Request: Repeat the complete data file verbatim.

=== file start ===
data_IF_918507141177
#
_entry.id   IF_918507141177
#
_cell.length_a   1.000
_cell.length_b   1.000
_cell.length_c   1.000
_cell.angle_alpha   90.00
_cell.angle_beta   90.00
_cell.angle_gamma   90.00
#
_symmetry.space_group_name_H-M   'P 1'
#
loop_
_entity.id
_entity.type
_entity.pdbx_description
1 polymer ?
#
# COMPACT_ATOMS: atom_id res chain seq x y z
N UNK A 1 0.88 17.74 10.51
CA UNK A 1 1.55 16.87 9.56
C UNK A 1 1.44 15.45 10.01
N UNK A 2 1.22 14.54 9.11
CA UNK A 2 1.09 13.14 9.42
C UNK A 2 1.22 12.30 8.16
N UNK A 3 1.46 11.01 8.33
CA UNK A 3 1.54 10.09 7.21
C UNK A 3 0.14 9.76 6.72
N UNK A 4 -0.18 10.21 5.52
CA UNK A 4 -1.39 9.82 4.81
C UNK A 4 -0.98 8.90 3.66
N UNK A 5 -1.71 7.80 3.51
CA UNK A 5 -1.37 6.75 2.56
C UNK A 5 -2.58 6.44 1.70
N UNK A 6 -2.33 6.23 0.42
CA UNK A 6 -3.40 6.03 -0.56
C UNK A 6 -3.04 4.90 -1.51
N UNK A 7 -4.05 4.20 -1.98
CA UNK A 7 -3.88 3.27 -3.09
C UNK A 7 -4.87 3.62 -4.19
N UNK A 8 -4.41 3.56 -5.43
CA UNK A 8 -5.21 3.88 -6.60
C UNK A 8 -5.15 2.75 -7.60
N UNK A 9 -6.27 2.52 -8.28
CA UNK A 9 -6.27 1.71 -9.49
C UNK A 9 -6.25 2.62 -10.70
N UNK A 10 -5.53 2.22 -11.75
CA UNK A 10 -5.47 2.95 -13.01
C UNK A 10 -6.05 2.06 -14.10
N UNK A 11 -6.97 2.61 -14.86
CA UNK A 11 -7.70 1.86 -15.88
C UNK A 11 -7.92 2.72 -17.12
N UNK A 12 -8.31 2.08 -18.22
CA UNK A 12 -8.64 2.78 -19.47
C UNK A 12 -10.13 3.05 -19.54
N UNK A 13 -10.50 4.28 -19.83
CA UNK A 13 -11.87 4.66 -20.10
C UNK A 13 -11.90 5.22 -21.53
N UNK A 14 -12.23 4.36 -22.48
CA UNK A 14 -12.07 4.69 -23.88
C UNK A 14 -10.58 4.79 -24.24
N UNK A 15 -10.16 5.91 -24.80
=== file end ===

data_IF_918507141177
#
_entry.id   IF_918507141177
#
_cell.length_a   1.000
_cell.length_b   1.000
_cell.length_c   1.000
_cell.angle_alpha   90.00
_cell.angle_beta   90.00
_cell.angle_gamma   90.00
#
_symmetry.space_group_name_H-M   'P 1'
#
loop_
_entity.id
_entity.type
_entity.pdbx_description
1 polymer ?
#
# COMPACT_ATOMS: atom_id res chain seq x y z
N UNK A 1 0.88 17.74 10.51
CA UNK A 1 1.55 16.87 9.56
C UNK A 1 1.44 15.45 10.01
N UNK A 2 1.22 14.54 9.11
CA UNK A 2 1.09 13.14 9.42
C UNK A 2 1.22 12.30 8.16
N UNK A 3 1.46 11.01 8.33
CA UNK A 3 1.54 10.09 7.21
C UNK A 3 0.14 9.76 6.72
N UNK A 4 -0.18 10.21 5.52
CA UNK A 4 -1.39 9.82 4.81
C UNK A 4 -0.98 8.90 3.66
N UNK A 5 -1.71 7.80 3.51
CA UNK A 5 -1.37 6.75 2.56
C UNK A 5 -2.58 6.44 1.70
N UNK A 6 -2.33 6.23 0.42
CA UNK A 6 -3.40 6.03 -0.56
C UNK A 6 -3.04 4.90 -1.51
N UNK A 7 -4.05 4.20 -1.98
CA UNK A 7 -3.88 3.27 -3.09
C UNK A 7 -4.87 3.62 -4.19
N UNK A 8 -4.41 3.56 -5.43
CA UNK A 8 -5.21 3.88 -6.60
C UNK A 8 -5.15 2.75 -7.60
N UNK A 9 -6.27 2.52 -8.28
CA UNK A 9 -6.27 1.71 -9.49
C UNK A 9 -6.25 2.62 -10.70
N UNK A 10 -5.53 2.22 -11.75
CA UNK A 10 -5.47 2.95 -13.01
C UNK A 10 -6.05 2.06 -14.10
N UNK A 11 -6.97 2.61 -14.86
CA UNK A 11 -7.70 1.86 -15.88
C UNK A 11 -7.92 2.72 -17.12
N UNK A 12 -8.31 2.08 -18.22
CA UNK A 12 -8.64 2.78 -19.47
C UNK A 12 -10.13 3.05 -19.54
N UNK A 13 -10.50 4.28 -19.83
CA UNK A 13 -11.87 4.66 -20.10
C UNK A 13 -11.90 5.22 -21.53
N UNK A 14 -12.23 4.36 -22.48
CA UNK A 14 -12.07 4.69 -23.88
C UNK A 14 -10.58 4.79 -24.24
N UNK A 15 -10.16 5.91 -24.80